What is a Disparaging Trademark?
January 15, 2016
Disparaging band names may turn off potential listeners and dissuade retailers and online marketplaces from carrying albums, but when it comes to who may reject the group, the buck stops with the government.
The ruling on the Washington Redskins’ name, in which the team’s trademark was denied, may lead the casual observer to think otherwise. However, a recent decision on the name of an Asian-American band called The Slants established that while the government may not approve of a trademark, it cannot cancel it for that reason. In July, a federal judge revoked the football team’s federal trademark on the Redskin’s name, citing a legal standard that allows cancelation if a name disparages a substantial subset of a certain group – in the case of the Redskins, that group is Native Americans. The judge noted that the government has editorial control over federal trademark registers.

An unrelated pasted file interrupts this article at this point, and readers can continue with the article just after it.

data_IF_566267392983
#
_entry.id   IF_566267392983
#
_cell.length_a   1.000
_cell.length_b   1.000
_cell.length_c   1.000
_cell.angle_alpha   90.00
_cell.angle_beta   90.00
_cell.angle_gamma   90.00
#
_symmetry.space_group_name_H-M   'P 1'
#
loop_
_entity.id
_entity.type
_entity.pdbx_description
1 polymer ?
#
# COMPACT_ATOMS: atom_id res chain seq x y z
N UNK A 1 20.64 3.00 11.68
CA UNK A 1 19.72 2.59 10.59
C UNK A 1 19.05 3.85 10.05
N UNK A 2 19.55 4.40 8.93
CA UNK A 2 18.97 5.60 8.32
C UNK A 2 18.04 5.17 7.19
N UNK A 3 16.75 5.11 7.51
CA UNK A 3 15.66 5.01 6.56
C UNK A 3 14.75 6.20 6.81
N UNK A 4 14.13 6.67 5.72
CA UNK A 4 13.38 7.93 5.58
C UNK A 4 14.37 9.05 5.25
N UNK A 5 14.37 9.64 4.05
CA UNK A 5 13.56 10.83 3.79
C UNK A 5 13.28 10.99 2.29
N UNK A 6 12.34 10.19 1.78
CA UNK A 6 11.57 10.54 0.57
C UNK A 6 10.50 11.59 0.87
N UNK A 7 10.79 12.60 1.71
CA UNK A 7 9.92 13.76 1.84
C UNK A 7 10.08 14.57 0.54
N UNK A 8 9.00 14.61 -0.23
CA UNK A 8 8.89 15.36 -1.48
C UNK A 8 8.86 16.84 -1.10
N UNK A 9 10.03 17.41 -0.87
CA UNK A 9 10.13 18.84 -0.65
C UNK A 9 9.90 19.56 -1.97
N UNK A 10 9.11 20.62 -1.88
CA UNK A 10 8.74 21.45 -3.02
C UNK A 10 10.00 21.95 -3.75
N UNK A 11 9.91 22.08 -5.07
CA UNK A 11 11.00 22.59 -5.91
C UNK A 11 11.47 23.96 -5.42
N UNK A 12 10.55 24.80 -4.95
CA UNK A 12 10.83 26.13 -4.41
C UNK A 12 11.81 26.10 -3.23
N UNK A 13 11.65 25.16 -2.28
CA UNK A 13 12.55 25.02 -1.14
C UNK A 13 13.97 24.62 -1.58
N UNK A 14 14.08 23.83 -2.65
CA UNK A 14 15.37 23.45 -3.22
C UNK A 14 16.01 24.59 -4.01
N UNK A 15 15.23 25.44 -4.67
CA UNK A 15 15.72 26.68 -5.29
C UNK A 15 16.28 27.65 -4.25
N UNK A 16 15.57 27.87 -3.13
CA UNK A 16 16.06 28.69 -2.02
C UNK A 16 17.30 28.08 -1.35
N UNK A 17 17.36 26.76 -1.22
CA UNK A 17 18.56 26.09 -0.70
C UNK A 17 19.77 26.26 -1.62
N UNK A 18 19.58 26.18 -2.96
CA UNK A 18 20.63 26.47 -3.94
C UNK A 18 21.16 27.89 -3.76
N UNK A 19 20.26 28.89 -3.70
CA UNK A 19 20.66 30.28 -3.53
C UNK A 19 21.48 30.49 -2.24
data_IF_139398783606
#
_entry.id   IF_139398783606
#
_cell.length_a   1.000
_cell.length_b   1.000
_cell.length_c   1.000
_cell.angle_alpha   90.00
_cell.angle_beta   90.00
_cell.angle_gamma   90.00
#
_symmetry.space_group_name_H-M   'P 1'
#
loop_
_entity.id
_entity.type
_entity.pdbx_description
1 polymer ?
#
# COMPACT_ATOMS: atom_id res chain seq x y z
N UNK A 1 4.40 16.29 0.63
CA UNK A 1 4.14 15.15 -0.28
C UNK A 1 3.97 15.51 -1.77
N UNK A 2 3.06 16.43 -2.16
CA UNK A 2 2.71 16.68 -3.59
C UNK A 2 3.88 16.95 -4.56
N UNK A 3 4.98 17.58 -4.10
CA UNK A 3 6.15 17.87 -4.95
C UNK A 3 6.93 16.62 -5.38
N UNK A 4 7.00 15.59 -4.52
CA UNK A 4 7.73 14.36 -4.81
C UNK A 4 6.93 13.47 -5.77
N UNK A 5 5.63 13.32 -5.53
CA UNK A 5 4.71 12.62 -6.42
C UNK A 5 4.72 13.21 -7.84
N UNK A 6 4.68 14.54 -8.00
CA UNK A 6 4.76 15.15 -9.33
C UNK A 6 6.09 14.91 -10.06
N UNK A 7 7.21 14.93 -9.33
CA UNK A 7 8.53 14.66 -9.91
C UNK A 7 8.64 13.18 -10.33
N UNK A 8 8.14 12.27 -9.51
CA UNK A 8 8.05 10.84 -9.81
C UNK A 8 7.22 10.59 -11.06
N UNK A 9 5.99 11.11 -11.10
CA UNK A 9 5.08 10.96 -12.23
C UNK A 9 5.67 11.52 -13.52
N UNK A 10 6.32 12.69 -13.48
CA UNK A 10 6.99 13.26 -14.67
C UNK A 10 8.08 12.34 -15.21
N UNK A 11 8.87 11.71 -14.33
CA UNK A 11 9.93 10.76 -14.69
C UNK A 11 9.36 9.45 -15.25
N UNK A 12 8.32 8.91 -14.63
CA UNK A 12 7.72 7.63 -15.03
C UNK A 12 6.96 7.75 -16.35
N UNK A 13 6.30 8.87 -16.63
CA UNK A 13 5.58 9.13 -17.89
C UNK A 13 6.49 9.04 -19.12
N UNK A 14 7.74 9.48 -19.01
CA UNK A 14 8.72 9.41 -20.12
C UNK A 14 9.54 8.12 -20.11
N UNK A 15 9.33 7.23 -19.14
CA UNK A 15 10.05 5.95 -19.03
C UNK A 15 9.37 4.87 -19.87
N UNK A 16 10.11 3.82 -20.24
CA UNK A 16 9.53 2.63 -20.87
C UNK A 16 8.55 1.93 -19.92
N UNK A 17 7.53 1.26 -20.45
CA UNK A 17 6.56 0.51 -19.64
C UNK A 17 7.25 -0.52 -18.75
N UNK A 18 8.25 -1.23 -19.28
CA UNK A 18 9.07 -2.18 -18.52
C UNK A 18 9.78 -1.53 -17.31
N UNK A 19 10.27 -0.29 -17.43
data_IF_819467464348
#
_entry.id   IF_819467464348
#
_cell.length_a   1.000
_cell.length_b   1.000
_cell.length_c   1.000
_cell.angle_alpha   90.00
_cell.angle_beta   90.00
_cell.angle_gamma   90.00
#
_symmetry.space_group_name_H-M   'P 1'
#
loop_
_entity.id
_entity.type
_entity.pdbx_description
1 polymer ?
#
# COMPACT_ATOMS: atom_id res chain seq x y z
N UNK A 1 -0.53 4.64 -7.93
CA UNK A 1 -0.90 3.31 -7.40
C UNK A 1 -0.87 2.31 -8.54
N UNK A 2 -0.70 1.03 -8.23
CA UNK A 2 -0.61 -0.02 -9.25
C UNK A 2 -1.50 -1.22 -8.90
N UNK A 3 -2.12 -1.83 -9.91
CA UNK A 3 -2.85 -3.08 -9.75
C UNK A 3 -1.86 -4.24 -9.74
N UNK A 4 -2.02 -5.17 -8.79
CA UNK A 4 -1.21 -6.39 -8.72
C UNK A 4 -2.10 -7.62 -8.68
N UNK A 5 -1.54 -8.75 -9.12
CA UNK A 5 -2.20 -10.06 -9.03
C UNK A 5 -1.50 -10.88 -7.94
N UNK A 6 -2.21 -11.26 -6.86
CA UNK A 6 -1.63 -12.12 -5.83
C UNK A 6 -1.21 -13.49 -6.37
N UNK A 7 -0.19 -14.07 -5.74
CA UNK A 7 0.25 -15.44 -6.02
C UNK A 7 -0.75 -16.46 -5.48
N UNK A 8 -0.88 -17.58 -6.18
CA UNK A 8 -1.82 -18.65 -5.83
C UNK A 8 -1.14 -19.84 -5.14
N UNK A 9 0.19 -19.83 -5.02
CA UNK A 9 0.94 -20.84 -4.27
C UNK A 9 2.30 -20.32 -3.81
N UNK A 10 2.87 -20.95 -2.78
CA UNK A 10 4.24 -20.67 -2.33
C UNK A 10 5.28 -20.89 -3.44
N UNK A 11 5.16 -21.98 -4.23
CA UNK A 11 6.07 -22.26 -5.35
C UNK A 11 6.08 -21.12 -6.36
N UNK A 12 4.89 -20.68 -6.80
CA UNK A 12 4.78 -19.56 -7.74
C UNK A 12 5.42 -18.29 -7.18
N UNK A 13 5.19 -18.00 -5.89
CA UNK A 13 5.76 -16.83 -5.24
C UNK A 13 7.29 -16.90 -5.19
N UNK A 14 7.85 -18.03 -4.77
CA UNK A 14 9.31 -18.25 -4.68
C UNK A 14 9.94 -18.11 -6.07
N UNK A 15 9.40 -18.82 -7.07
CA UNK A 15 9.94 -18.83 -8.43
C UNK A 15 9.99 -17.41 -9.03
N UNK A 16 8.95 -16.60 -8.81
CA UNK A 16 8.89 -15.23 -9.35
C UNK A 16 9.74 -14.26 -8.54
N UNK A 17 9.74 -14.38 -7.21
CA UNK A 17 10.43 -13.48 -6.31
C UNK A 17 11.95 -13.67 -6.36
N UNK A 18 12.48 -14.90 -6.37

However, a more recent ruling granted The Slants permission to trademark their potentially disparaging name. The Court of Appeals for the Federal Circuit ruled that a trademark does not transform the band’s name, initially classified as private speech, into government speech. Due of this, the government has no right to cancel a trademark just because it considers it disparaging. In the decision, the court compared trademarks to birth certificates, street parades or driver’s licenses, none of which the government can revoke on the grounds of disparaging speech.
The ruling is not only a potential win for the Washington Redskins, but for any group that wishes to trademark a name some people may find offensive. If your band name may be disparaging to a certain group of people, but you’d like to trademark it, speak with an experienced entertainment law attorney for more information on trademark law.